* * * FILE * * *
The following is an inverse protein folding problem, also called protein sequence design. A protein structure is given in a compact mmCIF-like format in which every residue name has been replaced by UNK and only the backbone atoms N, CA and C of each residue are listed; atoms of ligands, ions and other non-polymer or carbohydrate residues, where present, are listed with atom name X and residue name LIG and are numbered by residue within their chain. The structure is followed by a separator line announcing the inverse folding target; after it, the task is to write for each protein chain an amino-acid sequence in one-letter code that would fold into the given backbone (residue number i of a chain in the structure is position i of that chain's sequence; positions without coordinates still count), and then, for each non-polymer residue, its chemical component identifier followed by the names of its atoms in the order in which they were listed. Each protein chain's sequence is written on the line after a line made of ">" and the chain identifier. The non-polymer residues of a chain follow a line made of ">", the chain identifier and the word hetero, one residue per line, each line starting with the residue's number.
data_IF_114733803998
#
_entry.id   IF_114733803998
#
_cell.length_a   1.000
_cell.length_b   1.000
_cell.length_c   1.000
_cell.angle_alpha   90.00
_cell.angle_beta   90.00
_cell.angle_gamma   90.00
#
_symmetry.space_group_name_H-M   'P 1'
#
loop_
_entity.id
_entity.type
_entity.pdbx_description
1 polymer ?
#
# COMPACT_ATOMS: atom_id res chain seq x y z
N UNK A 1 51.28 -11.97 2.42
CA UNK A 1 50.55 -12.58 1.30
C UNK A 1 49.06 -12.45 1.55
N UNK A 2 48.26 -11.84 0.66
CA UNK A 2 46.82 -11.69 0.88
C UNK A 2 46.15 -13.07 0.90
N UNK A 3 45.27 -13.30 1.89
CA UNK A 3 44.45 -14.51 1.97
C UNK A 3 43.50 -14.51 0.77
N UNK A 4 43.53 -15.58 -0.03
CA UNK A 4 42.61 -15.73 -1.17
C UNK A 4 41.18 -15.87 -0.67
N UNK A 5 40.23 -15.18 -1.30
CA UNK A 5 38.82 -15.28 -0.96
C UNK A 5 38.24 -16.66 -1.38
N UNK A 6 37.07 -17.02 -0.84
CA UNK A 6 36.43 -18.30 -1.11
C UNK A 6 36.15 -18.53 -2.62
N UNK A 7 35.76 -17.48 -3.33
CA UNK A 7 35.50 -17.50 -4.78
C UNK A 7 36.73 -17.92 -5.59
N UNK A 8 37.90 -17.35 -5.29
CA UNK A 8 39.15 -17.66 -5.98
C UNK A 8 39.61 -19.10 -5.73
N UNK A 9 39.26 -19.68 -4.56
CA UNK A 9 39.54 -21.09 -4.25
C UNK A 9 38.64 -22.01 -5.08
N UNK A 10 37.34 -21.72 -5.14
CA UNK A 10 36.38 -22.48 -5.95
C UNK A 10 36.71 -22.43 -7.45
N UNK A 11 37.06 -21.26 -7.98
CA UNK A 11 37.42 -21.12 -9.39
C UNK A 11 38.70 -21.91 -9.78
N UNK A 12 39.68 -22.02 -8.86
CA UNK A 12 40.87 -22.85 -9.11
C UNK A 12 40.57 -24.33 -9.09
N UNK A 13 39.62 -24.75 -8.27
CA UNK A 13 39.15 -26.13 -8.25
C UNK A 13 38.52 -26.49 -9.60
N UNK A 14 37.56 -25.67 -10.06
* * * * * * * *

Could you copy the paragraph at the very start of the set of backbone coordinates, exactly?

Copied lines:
The following is an inverse protein folding problem, also called protein sequence design. A protein structure is given in a compact mmCIF-like format in which every residue name has been replaced by UNK and only the backbone atoms N, CA and C of each residue are listed; atoms of ligands, ions and other non-polymer or carbohydrate residues, where present, are listed with atom name X and residue name LIG and are numbered by residue within their chain. The structure is followed by a separator line announcing the inverse folding target; after it, the task is to write for each protein chain an amino-acid sequence in one-letter code that would fold into the given backbone (residue number i of a chain in the structure is position i of that chain's sequence; positions without coordinates still count), and then, for each non-polymer residue, its chemical component identifier followed by the names of its atoms in the order in which they were listed. Each protein chain's sequence is written on the line after a line made of ">" and the chain identifier. The non-polymer residues of a chain follow a line made of ">", the chain identifier and the word hetero, one residue per line, each line starting with the residue's number.